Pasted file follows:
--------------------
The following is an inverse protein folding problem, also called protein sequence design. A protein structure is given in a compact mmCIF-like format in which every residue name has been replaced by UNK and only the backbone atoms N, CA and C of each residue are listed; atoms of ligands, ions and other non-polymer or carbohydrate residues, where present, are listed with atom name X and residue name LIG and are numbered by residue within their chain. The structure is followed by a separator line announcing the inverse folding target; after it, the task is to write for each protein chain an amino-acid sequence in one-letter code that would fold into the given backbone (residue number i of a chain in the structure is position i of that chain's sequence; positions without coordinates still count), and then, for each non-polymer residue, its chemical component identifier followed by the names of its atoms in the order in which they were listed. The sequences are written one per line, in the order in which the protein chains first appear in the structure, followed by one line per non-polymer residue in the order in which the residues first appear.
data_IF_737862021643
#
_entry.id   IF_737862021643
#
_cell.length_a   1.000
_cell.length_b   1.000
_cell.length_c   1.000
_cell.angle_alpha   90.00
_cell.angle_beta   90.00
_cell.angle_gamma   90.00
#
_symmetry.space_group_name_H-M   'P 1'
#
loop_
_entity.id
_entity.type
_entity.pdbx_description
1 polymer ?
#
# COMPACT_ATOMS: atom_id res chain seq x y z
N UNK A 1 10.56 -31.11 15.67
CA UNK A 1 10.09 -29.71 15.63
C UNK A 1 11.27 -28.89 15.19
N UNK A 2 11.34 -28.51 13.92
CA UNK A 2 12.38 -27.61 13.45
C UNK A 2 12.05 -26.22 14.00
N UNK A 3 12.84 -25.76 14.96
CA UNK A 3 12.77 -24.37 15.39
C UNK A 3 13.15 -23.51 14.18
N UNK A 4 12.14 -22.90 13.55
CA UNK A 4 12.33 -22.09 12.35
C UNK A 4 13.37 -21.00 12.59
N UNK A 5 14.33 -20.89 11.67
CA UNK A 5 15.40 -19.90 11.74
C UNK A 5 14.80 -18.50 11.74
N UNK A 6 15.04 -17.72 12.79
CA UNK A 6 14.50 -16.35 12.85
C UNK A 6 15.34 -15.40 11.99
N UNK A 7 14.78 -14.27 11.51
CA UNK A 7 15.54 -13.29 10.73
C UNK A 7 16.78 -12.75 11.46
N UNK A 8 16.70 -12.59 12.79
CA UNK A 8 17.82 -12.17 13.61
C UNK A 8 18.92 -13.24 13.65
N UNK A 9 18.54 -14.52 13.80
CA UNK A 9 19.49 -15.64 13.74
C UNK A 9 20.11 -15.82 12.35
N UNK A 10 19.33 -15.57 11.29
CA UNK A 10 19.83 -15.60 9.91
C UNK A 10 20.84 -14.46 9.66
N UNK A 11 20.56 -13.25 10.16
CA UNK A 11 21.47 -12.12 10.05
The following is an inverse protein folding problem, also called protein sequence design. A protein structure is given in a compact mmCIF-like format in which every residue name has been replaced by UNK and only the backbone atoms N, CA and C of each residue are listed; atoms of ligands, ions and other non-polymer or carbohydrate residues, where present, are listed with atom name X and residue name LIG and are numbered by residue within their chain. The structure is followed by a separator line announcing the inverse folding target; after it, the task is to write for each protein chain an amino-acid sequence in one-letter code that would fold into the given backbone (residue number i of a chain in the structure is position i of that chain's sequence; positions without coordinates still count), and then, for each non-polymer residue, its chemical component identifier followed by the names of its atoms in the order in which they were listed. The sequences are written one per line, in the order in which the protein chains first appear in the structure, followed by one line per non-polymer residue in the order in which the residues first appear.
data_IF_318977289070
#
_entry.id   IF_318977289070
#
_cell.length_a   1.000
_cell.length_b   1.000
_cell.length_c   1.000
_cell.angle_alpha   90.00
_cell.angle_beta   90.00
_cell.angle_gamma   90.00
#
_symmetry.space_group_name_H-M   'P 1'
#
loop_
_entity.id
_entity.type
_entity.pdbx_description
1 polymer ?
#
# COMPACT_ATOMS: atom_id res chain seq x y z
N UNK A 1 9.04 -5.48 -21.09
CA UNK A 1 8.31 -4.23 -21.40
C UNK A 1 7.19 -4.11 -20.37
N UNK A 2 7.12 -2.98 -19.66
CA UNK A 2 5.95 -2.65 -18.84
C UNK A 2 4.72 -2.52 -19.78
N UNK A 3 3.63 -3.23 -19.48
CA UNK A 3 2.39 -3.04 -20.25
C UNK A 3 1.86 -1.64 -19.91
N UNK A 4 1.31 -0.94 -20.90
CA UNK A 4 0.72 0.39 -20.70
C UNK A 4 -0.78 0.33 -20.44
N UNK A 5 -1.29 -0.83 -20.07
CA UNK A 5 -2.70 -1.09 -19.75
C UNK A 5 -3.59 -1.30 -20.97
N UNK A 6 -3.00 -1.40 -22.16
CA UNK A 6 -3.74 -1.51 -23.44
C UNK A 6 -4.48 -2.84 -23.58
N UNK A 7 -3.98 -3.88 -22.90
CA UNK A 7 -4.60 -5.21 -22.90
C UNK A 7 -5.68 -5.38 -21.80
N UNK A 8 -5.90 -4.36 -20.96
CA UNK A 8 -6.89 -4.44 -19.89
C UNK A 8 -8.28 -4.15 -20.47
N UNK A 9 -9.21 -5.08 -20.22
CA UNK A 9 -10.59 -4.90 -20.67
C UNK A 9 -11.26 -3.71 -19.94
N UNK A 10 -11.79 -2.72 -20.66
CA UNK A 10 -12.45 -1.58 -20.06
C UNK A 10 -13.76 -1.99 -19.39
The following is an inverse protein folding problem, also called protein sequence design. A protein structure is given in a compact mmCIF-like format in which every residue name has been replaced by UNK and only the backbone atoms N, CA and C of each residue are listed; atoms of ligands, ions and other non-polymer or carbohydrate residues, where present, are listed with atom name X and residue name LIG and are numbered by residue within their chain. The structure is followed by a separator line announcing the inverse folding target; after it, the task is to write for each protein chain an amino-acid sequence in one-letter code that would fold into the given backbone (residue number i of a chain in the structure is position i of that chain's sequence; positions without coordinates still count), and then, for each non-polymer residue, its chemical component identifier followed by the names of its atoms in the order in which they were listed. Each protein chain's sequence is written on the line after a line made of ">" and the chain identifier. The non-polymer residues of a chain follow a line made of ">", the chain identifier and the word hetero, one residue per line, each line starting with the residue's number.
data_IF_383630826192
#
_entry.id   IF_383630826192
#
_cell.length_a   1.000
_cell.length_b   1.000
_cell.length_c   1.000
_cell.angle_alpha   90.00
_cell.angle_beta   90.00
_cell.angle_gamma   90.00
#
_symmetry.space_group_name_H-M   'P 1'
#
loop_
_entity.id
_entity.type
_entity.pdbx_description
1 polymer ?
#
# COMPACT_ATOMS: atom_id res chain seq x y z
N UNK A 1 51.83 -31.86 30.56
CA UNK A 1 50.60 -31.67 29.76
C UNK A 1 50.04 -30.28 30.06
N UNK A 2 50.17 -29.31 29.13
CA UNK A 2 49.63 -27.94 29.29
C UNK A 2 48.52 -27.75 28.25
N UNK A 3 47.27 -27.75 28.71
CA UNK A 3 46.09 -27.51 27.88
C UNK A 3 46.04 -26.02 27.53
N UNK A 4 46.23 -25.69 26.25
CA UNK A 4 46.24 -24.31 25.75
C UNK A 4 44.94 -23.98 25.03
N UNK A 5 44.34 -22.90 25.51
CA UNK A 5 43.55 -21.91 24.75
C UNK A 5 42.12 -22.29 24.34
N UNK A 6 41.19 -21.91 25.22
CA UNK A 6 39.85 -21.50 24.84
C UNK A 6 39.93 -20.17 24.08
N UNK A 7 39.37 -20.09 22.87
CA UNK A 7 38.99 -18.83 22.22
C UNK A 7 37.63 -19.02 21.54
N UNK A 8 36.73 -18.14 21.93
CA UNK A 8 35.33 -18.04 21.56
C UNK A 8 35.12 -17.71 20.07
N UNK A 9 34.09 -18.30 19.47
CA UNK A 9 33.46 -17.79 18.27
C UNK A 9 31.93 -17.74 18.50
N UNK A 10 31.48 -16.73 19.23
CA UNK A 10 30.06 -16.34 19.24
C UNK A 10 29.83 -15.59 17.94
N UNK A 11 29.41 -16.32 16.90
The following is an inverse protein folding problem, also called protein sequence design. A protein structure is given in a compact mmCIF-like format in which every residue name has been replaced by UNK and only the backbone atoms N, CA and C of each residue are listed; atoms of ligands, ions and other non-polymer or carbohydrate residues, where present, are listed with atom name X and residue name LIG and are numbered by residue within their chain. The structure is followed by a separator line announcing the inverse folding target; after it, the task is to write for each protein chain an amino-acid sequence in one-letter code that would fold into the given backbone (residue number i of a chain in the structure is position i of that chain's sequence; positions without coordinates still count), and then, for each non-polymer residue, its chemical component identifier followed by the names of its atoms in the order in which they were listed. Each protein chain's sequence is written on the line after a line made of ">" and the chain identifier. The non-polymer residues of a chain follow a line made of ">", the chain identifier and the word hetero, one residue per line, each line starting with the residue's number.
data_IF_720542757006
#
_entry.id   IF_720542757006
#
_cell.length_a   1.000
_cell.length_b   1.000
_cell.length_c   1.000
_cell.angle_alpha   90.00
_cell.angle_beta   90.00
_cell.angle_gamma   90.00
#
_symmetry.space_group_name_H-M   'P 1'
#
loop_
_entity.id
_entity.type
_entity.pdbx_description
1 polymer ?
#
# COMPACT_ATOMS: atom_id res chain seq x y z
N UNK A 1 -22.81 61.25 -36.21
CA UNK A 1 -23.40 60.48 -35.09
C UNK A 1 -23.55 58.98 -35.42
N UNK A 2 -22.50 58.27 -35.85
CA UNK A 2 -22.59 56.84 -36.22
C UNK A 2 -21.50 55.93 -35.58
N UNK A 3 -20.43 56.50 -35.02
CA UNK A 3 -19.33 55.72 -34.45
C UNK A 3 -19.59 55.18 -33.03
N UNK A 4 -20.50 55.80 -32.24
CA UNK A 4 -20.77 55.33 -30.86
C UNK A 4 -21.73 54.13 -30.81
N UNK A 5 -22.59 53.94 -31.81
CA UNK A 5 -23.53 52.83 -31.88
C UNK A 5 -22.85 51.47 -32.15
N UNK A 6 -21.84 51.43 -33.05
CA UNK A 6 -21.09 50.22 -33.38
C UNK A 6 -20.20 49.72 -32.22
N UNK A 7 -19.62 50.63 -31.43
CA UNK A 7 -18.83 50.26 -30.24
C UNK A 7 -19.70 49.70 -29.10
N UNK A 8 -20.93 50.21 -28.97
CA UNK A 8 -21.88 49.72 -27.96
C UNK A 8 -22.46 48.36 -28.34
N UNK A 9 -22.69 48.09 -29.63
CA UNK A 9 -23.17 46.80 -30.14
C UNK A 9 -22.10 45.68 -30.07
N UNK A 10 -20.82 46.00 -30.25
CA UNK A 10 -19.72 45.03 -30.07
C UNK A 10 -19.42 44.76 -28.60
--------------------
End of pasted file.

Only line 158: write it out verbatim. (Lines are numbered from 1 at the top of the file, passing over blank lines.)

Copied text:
data_IF_720542757006